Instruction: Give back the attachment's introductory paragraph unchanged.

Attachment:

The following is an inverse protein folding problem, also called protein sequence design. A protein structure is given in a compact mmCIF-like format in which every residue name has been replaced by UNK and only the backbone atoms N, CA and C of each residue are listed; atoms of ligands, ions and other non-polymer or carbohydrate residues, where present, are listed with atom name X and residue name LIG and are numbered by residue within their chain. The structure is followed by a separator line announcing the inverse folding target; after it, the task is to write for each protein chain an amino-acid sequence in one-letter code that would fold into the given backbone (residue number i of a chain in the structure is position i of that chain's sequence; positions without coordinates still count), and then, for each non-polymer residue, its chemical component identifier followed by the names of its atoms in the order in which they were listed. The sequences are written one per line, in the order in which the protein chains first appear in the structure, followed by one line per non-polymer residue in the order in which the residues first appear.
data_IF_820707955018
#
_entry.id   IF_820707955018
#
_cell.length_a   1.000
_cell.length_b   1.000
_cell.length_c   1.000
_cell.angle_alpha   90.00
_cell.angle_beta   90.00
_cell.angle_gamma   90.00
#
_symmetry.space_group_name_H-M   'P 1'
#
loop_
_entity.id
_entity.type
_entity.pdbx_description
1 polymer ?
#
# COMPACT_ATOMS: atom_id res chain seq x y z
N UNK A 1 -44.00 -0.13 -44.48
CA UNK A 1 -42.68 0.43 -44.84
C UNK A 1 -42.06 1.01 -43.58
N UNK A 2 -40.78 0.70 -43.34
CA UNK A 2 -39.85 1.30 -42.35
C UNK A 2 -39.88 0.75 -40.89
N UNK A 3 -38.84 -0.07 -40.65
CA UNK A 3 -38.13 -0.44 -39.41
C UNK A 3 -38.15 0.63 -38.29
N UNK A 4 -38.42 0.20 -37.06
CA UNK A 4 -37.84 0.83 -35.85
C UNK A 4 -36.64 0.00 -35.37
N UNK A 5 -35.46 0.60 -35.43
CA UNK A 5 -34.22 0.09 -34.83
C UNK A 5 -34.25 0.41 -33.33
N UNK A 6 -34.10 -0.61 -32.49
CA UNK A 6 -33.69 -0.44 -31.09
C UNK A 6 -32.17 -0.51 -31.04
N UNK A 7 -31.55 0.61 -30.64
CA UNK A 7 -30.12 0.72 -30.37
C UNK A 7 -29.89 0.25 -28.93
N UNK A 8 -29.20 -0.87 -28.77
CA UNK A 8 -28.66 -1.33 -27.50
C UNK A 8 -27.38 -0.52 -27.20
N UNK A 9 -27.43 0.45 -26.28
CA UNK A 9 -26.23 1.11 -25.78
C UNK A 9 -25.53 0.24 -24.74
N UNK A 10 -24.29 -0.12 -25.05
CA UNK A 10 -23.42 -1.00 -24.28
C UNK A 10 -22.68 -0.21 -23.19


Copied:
The following is an inverse protein folding problem, also called protein sequence design. A protein structure is given in a compact mmCIF-like format in which every residue name has been replaced by UNK and only the backbone atoms N, CA and C of each residue are listed; atoms of ligands, ions and other non-polymer or carbohydrate residues, where present, are listed with atom name X and residue name LIG and are numbered by residue within their chain. The structure is followed by a separator line announcing the inverse folding target; after it, the task is to write for each protein chain an amino-acid sequence in one-letter code that would fold into the given backbone (residue number i of a chain in the structure is position i of that chain's sequence; positions without coordinates still count), and then, for each non-polymer residue, its chemical component identifier followed by the names of its atoms in the order in which they were listed. The sequences are written one per line, in the order in which the protein chains first appear in the structure, followed by one line per non-polymer residue in the order in which the residues first appear.